Smartphones go nuclear
Recent interventions before the European Commission in relation to companies’ access to essential mobile telephony patents could have dramatic consequences for the industry as a whole.
The mobile phone wars of the last decade – during which mobile phone manufacturers have fought a series of increasingly bitter battles centred around access to essential patents – have in the last month escalated with the involvement of the European Commission.
In the past, such battles have tended to be played out in courtrooms around the world, with a focus on the enforcement of the patent rights themselves. Companies that hold patents essential to mobile phone technology are usually obliged to license them on fair, reasonable and non-discriminatory (“FRAND”) terms. As yet, there has been no definitive judicial pronouncement as to what FRAND means in terms of royalty rates. The litigating companies – generally competitors on the mobile phone market – almost invariably settle their disputes before the court rules on this point. The status quo suits many of those on the market. Those who hold a significant portfolio of essential patents fear a ruling that undervalues the patents, and even those who generally have to pay for access – because they own fewer patents than many of their peers – see a longer-term benefit in keeping FRAND from becoming overly prescriptive. Such companies typically seek instead to bolster their own essential patent portfolios, either by acquisition or by participation in the next generation of standardisation.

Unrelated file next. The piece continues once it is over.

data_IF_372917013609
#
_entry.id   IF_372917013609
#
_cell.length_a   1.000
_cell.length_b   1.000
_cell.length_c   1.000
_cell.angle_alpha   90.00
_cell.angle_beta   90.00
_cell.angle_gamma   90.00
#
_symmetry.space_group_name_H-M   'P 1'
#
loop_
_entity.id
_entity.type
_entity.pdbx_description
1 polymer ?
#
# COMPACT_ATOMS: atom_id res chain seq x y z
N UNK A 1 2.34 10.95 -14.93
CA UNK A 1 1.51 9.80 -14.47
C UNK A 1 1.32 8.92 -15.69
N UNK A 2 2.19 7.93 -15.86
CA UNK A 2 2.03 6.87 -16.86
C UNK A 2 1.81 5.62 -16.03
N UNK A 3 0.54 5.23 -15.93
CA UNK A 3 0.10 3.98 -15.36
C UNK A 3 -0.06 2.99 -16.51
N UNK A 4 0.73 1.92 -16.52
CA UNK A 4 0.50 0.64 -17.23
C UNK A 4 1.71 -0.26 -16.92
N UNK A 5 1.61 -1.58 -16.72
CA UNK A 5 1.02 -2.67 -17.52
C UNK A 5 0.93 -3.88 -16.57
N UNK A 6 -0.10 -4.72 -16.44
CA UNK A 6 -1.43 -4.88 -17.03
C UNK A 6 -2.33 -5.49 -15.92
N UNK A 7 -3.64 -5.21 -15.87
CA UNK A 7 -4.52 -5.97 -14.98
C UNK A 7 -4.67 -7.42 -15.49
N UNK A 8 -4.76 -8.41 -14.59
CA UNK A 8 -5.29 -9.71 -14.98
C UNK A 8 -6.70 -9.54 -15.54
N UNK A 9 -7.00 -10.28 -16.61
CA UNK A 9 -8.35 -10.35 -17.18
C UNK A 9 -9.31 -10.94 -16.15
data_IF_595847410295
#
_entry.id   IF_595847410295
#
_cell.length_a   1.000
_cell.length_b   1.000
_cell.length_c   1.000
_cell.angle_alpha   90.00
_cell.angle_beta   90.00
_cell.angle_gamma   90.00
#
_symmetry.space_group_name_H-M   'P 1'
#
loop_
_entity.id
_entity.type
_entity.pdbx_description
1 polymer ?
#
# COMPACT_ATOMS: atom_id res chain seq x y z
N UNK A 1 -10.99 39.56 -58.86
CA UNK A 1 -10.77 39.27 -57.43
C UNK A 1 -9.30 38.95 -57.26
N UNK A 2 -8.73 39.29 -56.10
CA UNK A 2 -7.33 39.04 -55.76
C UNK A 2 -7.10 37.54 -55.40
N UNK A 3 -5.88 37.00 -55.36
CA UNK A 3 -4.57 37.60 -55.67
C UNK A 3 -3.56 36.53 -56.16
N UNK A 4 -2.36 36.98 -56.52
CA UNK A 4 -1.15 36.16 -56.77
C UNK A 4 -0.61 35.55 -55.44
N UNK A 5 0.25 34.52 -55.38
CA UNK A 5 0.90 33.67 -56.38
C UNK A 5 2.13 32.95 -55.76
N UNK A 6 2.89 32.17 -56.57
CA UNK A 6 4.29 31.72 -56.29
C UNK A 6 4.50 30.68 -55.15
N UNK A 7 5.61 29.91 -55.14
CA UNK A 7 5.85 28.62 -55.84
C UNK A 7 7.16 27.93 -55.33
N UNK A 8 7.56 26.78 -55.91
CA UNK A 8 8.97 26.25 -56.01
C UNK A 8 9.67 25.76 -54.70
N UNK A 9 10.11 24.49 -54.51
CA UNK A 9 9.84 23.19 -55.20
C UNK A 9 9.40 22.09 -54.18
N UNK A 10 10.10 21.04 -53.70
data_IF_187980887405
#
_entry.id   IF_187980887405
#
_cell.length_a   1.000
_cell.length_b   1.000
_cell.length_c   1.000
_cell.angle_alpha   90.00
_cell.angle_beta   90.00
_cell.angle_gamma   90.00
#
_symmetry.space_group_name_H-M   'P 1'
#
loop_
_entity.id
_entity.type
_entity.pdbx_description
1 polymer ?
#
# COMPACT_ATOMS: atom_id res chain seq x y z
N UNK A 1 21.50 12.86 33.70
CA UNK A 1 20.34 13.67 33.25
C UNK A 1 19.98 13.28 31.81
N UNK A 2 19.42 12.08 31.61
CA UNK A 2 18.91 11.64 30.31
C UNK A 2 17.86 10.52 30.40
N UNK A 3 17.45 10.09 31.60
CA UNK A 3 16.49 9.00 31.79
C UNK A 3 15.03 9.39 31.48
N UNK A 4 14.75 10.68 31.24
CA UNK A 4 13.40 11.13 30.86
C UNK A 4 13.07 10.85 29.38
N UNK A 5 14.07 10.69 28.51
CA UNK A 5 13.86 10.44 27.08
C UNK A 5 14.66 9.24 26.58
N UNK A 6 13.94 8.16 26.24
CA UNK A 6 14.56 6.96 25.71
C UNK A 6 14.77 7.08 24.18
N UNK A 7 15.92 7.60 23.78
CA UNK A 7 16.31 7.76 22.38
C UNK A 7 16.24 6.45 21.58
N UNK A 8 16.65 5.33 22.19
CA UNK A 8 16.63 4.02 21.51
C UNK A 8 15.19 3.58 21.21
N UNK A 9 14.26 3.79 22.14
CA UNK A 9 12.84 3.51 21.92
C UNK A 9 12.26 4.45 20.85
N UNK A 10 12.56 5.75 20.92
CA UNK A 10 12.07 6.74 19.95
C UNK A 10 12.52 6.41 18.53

Now this status quo may have to change. First, the EC announced in January that it was starting an investigation into mobile phone giant Samsung in relation to its assertion of essential patents against other market players. Two weeks later the EC and its US counterpart approved Motorola’s deal with Google which sees the latter acquire Motorola’s substantial portfolio of essential patents. Probably in response to this ruling which gives Google’s Android platform a bargaining boost, two complaints have since been lodged with the EC: Apple about Motorola, and Microsoft about Motorola and Google. Both cite alleged breaches of FRAND licensing.
Involving the competition authorities is the nuclear option. Should such an authority proceed to a final decision it could change FRAND, and therefore the underlying dynamics of the industry, forever. Essential patent holding companies may fear that the EC will seek to restrict the levels of remuneration companies can seek for their patents by setting FRAND at an unrealistically low level, given the investment necessary to build up telephony standards.
A particular concern for such companies is the approach that the EC could take to essential patent holders’ right to seek injunctive relief. If the EC rules that a FRAND undertaking removes this right, patent holders will remain exposed to the problem of persistent patent infringement, and forced to continue multiple global patent battles. However cautiously the EC treads in this area, it could trigger dramatic changes. Any impact on patent rights or on investment returns would be hugely damaging in this important industry. Experience in other sectors where the EC has considered the inter-relationship between IP and competition law suggests that changes in the balance between these two regimes often has consequences far beyond the immediate legal and regulatory context.